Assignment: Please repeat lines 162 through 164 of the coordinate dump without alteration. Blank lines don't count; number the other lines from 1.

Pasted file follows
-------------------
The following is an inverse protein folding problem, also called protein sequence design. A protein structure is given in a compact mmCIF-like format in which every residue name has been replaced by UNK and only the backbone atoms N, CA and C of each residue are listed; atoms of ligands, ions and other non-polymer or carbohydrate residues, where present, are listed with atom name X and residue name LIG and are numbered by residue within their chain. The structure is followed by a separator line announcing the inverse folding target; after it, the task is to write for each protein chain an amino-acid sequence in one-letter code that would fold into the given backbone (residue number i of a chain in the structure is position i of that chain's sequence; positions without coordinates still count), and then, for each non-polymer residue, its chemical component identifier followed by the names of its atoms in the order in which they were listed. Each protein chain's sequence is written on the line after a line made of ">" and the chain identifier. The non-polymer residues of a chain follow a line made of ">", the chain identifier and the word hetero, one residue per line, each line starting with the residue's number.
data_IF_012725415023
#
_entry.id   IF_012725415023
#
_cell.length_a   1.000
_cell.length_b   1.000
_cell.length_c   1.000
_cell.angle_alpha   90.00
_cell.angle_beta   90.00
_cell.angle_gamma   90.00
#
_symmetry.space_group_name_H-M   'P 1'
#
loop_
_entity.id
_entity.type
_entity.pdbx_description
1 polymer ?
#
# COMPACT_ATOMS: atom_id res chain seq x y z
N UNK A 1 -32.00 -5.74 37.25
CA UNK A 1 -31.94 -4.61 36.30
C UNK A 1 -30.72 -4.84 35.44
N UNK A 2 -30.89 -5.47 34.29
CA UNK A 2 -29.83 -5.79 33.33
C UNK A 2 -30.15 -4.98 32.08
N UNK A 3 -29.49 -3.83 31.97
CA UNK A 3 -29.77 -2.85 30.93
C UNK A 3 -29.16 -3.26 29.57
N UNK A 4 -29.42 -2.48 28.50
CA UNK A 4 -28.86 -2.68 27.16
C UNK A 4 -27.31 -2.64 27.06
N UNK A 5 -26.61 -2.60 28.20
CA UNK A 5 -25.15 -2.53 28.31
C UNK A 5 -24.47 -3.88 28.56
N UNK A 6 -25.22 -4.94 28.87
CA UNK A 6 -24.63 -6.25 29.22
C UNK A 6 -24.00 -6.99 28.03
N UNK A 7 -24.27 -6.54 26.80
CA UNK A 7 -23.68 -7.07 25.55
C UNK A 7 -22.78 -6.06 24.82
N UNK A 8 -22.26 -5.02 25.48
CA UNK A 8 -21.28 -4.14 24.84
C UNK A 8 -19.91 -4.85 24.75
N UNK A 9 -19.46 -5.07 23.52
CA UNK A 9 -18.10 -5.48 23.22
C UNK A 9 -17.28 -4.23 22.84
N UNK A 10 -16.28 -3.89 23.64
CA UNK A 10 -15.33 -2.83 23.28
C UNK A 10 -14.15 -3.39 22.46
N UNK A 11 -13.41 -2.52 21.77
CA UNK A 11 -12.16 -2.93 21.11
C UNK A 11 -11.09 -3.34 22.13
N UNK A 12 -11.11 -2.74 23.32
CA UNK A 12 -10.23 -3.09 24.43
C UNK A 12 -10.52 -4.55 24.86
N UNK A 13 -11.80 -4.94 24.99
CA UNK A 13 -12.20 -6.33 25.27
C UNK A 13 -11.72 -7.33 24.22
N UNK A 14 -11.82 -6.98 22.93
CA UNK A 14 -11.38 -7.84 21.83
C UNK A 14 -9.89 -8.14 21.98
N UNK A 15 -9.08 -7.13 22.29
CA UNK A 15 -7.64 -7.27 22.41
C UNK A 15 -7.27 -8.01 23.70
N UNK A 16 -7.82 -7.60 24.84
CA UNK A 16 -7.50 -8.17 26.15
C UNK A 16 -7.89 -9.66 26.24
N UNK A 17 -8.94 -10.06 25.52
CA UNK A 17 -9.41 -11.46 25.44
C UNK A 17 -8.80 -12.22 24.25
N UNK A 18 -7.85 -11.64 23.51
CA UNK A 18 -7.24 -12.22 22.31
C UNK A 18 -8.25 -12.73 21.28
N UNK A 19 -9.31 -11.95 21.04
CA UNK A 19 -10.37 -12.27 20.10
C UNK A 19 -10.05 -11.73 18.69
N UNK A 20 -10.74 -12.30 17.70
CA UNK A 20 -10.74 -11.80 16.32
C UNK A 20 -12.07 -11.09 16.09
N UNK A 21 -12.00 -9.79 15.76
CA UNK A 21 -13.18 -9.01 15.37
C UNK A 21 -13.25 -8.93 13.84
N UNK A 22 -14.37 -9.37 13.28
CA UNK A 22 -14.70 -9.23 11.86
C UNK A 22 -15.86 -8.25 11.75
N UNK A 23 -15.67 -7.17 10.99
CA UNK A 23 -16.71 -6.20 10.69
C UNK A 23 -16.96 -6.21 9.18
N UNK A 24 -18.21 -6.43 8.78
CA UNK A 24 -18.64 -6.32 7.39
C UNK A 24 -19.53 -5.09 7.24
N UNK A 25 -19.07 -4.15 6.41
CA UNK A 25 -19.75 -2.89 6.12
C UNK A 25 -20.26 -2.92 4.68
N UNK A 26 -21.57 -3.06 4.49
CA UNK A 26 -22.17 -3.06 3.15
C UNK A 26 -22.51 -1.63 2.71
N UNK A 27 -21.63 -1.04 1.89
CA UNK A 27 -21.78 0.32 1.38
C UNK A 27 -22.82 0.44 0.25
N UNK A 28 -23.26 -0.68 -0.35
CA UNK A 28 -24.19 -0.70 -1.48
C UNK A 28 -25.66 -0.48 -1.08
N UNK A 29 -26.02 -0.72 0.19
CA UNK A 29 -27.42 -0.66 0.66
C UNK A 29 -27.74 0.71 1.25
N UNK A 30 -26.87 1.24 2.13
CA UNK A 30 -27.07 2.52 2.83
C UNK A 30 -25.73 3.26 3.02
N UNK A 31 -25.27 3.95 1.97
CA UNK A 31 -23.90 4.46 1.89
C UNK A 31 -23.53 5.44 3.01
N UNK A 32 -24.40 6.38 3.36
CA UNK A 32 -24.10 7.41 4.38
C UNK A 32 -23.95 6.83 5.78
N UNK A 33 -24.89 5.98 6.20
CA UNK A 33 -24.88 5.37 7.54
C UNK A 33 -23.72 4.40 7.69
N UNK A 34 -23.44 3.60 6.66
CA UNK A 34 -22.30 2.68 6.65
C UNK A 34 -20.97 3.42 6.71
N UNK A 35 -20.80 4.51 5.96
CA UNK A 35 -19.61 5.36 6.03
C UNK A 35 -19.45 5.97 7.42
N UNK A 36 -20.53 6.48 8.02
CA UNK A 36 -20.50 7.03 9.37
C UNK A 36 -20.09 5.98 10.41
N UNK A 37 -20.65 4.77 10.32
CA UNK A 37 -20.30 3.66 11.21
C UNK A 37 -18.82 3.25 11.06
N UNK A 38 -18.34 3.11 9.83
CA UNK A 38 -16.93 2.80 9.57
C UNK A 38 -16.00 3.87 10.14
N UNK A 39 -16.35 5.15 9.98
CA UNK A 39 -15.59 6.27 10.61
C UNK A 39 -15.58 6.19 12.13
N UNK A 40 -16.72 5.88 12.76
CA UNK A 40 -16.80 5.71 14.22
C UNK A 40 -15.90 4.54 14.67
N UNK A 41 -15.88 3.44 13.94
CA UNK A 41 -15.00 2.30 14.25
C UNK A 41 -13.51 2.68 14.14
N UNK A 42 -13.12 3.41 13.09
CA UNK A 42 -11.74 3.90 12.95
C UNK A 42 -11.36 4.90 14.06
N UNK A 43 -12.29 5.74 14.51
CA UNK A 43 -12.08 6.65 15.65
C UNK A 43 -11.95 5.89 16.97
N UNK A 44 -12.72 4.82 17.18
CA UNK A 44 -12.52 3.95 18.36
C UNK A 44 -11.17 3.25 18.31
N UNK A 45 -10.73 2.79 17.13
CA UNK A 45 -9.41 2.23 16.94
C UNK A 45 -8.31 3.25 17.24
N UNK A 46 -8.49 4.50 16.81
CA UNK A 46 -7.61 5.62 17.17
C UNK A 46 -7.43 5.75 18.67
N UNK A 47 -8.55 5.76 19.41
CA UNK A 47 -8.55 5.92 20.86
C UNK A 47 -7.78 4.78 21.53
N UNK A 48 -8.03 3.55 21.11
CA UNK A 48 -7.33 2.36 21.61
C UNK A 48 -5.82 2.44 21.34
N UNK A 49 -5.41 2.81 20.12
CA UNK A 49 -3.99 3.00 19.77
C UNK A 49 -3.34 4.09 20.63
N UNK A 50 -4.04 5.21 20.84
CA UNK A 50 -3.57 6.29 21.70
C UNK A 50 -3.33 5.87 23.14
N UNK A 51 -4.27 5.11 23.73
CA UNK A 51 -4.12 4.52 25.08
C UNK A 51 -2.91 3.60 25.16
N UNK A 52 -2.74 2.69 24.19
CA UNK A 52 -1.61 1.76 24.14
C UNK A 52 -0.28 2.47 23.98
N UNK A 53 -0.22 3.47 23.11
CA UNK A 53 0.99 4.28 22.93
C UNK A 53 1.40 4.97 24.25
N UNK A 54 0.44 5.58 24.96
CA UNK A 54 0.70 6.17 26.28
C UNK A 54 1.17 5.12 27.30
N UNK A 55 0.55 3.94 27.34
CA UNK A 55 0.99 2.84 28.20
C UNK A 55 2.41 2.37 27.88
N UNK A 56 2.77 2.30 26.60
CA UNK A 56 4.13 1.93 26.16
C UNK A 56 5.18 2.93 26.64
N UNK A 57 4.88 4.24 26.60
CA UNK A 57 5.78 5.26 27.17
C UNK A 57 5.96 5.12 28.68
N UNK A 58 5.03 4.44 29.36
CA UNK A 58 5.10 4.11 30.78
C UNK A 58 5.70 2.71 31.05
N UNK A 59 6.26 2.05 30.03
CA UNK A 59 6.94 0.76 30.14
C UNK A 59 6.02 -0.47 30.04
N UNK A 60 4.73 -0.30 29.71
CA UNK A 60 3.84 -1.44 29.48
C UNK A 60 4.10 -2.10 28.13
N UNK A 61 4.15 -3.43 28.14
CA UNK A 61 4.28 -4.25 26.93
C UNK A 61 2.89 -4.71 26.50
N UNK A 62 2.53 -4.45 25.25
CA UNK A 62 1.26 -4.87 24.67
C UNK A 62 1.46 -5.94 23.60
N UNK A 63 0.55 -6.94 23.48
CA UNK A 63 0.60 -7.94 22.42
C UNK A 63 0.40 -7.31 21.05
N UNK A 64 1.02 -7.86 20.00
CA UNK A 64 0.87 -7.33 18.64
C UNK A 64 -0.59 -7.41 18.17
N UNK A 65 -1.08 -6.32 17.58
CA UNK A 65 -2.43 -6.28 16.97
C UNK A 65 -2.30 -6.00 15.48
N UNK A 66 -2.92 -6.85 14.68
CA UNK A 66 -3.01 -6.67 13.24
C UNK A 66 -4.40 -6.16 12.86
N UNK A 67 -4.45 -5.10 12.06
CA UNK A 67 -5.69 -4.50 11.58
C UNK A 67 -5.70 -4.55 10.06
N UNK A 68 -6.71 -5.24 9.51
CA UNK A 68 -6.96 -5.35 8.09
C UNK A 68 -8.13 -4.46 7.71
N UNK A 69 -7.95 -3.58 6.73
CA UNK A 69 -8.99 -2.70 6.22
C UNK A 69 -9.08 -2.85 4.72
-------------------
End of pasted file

C UNK A 47 -7.78 4.78 21.53
N UNK A 48 -8.03 3.55 21.11
CA UNK A 48 -7.33 2.36 21.61